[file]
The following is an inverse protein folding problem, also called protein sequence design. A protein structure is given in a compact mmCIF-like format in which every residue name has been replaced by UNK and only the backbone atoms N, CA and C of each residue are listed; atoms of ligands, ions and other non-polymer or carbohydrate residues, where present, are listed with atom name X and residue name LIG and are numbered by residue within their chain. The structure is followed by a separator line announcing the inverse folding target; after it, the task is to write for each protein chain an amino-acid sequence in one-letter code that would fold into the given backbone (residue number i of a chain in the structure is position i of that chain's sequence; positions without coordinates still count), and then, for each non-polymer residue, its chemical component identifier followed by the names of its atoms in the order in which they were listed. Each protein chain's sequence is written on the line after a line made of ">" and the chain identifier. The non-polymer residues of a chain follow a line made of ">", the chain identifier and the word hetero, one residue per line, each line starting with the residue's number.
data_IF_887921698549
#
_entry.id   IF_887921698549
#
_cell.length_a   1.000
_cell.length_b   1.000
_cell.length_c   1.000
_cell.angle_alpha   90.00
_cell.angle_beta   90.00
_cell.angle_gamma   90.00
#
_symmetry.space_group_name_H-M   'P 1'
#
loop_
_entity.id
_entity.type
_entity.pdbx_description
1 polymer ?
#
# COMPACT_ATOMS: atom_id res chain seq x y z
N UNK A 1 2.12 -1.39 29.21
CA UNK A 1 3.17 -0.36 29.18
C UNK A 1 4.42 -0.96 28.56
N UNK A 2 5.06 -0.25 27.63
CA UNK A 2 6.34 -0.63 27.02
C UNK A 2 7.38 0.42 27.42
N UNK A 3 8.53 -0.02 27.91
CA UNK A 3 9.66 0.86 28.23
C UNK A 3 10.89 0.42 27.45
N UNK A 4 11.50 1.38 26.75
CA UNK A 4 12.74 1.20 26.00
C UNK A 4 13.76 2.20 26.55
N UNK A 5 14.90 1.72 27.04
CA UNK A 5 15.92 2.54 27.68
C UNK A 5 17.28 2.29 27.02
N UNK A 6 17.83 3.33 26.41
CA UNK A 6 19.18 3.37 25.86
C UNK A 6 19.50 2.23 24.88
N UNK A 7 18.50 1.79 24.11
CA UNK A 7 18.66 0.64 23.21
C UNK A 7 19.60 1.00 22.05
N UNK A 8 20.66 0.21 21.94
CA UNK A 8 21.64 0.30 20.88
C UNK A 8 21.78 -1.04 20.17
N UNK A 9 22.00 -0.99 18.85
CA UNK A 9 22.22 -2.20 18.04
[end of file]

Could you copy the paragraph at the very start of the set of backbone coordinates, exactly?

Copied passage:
The following is an inverse protein folding problem, also called protein sequence design. A protein structure is given in a compact mmCIF-like format in which every residue name has been replaced by UNK and only the backbone atoms N, CA and C of each residue are listed; atoms of ligands, ions and other non-polymer or carbohydrate residues, where present, are listed with atom name X and residue name LIG and are numbered by residue within their chain. The structure is followed by a separator line announcing the inverse folding target; after it, the task is to write for each protein chain an amino-acid sequence in one-letter code that would fold into the given backbone (residue number i of a chain in the structure is position i of that chain's sequence; positions without coordinates still count), and then, for each non-polymer residue, its chemical component identifier followed by the names of its atoms in the order in which they were listed. Each protein chain's sequence is written on the line after a line made of ">" and the chain identifier. The non-polymer residues of a chain follow a line made of ">", the chain identifier and the word hetero, one residue per line, each line starting with the residue's number.